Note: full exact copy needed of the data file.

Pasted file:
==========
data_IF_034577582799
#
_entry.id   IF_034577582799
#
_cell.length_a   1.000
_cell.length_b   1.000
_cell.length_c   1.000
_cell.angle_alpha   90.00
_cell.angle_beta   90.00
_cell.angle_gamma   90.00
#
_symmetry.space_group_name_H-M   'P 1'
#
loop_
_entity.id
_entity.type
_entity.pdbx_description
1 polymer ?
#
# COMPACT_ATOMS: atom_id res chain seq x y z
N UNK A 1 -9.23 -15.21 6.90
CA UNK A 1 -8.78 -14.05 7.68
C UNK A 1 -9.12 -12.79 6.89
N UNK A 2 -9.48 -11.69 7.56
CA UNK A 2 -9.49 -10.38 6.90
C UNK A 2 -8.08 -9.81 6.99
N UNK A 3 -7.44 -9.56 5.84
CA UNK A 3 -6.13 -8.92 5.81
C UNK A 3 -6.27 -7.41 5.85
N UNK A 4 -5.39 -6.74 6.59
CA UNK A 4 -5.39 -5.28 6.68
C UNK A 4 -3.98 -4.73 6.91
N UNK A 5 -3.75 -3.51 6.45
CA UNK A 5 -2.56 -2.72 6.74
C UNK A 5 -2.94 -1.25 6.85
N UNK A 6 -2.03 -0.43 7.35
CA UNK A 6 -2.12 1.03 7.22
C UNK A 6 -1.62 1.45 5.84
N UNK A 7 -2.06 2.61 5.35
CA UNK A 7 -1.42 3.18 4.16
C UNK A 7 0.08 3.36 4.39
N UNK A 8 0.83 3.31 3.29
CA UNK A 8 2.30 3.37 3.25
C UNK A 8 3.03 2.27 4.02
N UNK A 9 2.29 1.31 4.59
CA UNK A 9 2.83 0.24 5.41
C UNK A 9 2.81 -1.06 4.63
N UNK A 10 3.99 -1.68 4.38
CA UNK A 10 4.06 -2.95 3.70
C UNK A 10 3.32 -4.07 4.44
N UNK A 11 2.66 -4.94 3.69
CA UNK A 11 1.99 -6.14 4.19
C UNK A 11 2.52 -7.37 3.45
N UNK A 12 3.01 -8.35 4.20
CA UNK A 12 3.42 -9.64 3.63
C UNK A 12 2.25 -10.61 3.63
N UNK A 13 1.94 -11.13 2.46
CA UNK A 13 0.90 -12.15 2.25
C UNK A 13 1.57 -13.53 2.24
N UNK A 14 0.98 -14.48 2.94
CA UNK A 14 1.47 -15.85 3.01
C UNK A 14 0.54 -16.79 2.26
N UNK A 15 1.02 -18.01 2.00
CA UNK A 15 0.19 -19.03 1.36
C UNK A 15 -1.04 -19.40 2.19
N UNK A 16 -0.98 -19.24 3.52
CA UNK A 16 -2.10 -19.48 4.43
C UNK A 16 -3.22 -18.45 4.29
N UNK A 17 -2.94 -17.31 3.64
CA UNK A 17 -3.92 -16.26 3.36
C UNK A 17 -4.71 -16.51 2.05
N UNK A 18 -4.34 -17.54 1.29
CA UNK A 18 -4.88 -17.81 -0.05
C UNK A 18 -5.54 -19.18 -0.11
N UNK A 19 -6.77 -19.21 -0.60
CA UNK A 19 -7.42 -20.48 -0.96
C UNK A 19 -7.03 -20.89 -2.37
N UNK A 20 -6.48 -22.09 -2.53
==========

data_IF_034577582799
#
_entry.id   IF_034577582799
#
_cell.length_a   1.000
_cell.length_b   1.000
_cell.length_c   1.000
_cell.angle_alpha   90.00
_cell.angle_beta   90.00
_cell.angle_gamma   90.00
#
_symmetry.space_group_name_H-M   'P 1'
#
loop_
_entity.id
_entity.type
_entity.pdbx_description
1 polymer ?
#
# COMPACT_ATOMS: atom_id res chain seq x y z
N UNK A 1 -9.23 -15.21 6.90
CA UNK A 1 -8.78 -14.05 7.68
C UNK A 1 -9.12 -12.79 6.89
N UNK A 2 -9.48 -11.69 7.56
CA UNK A 2 -9.49 -10.38 6.90
C UNK A 2 -8.08 -9.81 6.99
N UNK A 3 -7.44 -9.56 5.84
CA UNK A 3 -6.13 -8.92 5.81
C UNK A 3 -6.27 -7.41 5.85
N UNK A 4 -5.39 -6.74 6.59
CA UNK A 4 -5.39 -5.28 6.68
C UNK A 4 -3.98 -4.73 6.91
N UNK A 5 -3.75 -3.51 6.45
CA UNK A 5 -2.56 -2.72 6.74
C UNK A 5 -2.94 -1.25 6.85
N UNK A 6 -2.03 -0.43 7.35
CA UNK A 6 -2.12 1.03 7.22
C UNK A 6 -1.62 1.45 5.84
N UNK A 7 -2.06 2.61 5.35
CA UNK A 7 -1.42 3.18 4.16
C UNK A 7 0.08 3.36 4.39
N UNK A 8 0.83 3.31 3.29
CA UNK A 8 2.30 3.37 3.25
C UNK A 8 3.03 2.27 4.02
N UNK A 9 2.29 1.31 4.59
CA UNK A 9 2.83 0.24 5.41
C UNK A 9 2.81 -1.06 4.63
N UNK A 10 3.99 -1.68 4.38
CA UNK A 10 4.06 -2.95 3.70
C UNK A 10 3.32 -4.07 4.44
N UNK A 11 2.66 -4.94 3.69
CA UNK A 11 1.99 -6.14 4.19
C UNK A 11 2.52 -7.37 3.45
N UNK A 12 3.01 -8.35 4.20
CA UNK A 12 3.42 -9.64 3.63
C UNK A 12 2.25 -10.61 3.63
N UNK A 13 1.94 -11.13 2.46
CA UNK A 13 0.90 -12.15 2.25
C UNK A 13 1.57 -13.53 2.24
N UNK A 14 0.98 -14.48 2.94
CA UNK A 14 1.47 -15.85 3.01
C UNK A 14 0.54 -16.79 2.26
N UNK A 15 1.02 -18.01 2.00
CA UNK A 15 0.19 -19.03 1.36
C UNK A 15 -1.04 -19.40 2.19
N UNK A 16 -0.98 -19.24 3.52
CA UNK A 16 -2.10 -19.48 4.43
C UNK A 16 -3.22 -18.45 4.29
N UNK A 17 -2.94 -17.31 3.64
CA UNK A 17 -3.92 -16.26 3.36
C UNK A 17 -4.71 -16.51 2.05
N UNK A 18 -4.34 -17.54 1.29
CA UNK A 18 -4.88 -17.81 -0.05
C UNK A 18 -5.54 -19.18 -0.11
N UNK A 19 -6.77 -19.21 -0.60
CA UNK A 19 -7.42 -20.48 -0.96
C UNK A 19 -7.03 -20.89 -2.37
N UNK A 20 -6.48 -22.09 -2.53